Once Google knows what your business does (and when you’ll be open), the algorithm has no preference between you and your competitors because it’s a robot with no eyes or ears or soul (sorry crawlers) and can’t tell the difference between a good facility and a terrible one.

Instead, the robots look at what the humans think. That means your customers’ reviews.

Getting reviews is vitally important for your online business, as is responding to reviews. If a customer leaves a good review, a “Thanks for your business!” is great. If they leave a negative review, try to offer a solution - and don’t worry too much. Research has shown that a few negative reviews mixed in with the good make customers trust the overall rating more

Download our Self Storage Marketing Playbook eBook here for free.

Numbers 7 & 8, local engagement and organic user behavior, are other ways in which your visitors will cast a vote for or against your facility.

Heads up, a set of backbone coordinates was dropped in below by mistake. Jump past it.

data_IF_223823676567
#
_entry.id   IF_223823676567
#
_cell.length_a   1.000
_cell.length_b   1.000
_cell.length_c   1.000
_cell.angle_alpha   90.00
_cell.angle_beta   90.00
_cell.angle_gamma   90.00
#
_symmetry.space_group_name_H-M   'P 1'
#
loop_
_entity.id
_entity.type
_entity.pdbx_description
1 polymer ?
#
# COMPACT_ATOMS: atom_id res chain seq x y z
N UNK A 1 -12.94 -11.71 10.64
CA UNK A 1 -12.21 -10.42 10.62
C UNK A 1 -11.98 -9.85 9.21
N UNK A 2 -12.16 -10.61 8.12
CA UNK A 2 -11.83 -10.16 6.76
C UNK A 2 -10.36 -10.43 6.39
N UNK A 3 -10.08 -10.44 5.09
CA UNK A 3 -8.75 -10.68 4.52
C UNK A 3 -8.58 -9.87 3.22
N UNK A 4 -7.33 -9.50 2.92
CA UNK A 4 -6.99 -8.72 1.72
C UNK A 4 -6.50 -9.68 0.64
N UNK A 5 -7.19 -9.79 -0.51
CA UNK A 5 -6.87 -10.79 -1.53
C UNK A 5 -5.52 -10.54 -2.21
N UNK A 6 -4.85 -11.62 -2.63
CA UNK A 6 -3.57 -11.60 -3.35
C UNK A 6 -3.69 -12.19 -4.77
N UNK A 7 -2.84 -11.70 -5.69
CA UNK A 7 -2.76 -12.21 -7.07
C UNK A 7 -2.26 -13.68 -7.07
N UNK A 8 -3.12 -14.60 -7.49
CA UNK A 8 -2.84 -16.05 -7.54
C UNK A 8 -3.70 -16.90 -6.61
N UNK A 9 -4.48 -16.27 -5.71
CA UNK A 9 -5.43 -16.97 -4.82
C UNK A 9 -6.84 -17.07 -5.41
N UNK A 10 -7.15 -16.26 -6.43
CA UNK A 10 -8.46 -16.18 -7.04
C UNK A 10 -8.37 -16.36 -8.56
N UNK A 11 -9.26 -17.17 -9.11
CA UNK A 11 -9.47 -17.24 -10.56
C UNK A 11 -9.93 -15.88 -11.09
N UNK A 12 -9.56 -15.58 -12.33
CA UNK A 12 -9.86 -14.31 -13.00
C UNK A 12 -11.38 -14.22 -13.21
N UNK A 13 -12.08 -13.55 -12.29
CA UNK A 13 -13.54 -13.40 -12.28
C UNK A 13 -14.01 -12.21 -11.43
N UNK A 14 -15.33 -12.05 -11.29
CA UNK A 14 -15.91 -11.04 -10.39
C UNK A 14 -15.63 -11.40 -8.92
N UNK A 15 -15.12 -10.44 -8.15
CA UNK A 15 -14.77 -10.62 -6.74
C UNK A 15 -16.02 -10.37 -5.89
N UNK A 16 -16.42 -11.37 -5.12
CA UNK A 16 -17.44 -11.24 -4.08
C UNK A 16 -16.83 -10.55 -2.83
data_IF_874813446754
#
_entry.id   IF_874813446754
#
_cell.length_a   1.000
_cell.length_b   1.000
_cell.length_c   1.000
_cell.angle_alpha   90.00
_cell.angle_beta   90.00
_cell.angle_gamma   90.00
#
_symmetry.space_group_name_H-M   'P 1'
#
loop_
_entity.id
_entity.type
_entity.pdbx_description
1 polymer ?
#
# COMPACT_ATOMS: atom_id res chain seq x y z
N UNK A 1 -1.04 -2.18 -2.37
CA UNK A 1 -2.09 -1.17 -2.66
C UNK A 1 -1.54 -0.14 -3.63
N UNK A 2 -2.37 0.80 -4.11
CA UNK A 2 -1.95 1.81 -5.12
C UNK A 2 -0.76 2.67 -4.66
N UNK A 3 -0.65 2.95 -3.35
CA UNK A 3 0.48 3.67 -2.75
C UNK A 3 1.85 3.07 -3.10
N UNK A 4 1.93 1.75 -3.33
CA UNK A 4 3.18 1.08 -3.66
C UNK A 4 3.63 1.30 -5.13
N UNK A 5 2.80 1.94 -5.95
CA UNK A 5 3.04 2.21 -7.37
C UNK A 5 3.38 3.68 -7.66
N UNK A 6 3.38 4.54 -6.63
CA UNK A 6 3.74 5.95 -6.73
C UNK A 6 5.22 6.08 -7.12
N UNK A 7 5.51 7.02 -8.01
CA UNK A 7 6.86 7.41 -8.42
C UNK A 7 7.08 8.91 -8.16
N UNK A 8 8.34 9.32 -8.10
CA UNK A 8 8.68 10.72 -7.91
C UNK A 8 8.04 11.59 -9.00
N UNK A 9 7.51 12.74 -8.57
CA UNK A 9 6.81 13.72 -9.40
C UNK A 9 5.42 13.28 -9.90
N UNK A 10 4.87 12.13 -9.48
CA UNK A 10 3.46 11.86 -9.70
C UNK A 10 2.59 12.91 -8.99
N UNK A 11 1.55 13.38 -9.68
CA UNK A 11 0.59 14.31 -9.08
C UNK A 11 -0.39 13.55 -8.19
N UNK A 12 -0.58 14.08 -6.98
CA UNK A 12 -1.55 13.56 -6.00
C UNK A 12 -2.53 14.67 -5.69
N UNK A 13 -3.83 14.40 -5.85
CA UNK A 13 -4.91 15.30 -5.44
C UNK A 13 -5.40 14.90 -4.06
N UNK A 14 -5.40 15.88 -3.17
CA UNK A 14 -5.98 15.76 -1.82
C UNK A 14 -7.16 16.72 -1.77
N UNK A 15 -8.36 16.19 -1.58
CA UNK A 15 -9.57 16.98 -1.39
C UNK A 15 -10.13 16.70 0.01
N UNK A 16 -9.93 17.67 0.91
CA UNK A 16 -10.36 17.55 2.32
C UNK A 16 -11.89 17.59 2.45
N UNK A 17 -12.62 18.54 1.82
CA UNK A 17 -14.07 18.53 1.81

When someone uses your website to then call your business or, better yet, make a purchase, the search engine algorithms take that to mean your business is appealing. These votes come through visitors to your website too.

The longer a visitor stays on your website, the more authority that visit gives you. There’s no good way to game this system - the best thing you can do for most of these factors is to create a great customer experience.

Backlinks (or inbound links) are vitally important in global SEO, but not as important in local SEO. If you can provide useful information that generates backlinks, great - but starting a blog probably won’t be the most valuable use of your time.

Speaking of time - SEO is a slow business. Ranking well can take between four months and a year! StoragePug is often able to crack the Local Pack in less time than that (because Local SEO plays a bit differently), but patience is key.

Now that you know how SEO for self storage works, you can start taking steps to improve yours! Check out our Self Storage Marketing Playbook for even more tips and tricks to growing your business.

Learn more ways to improve your self storage facility with these:

At StoragePug, we build self storage websites that make it easy for new customers to find you and easy for them to rent from you.

Reach more tenants!

Learn how to market your business with StoragePug!

Marketing Playbook Cover - Dropshadow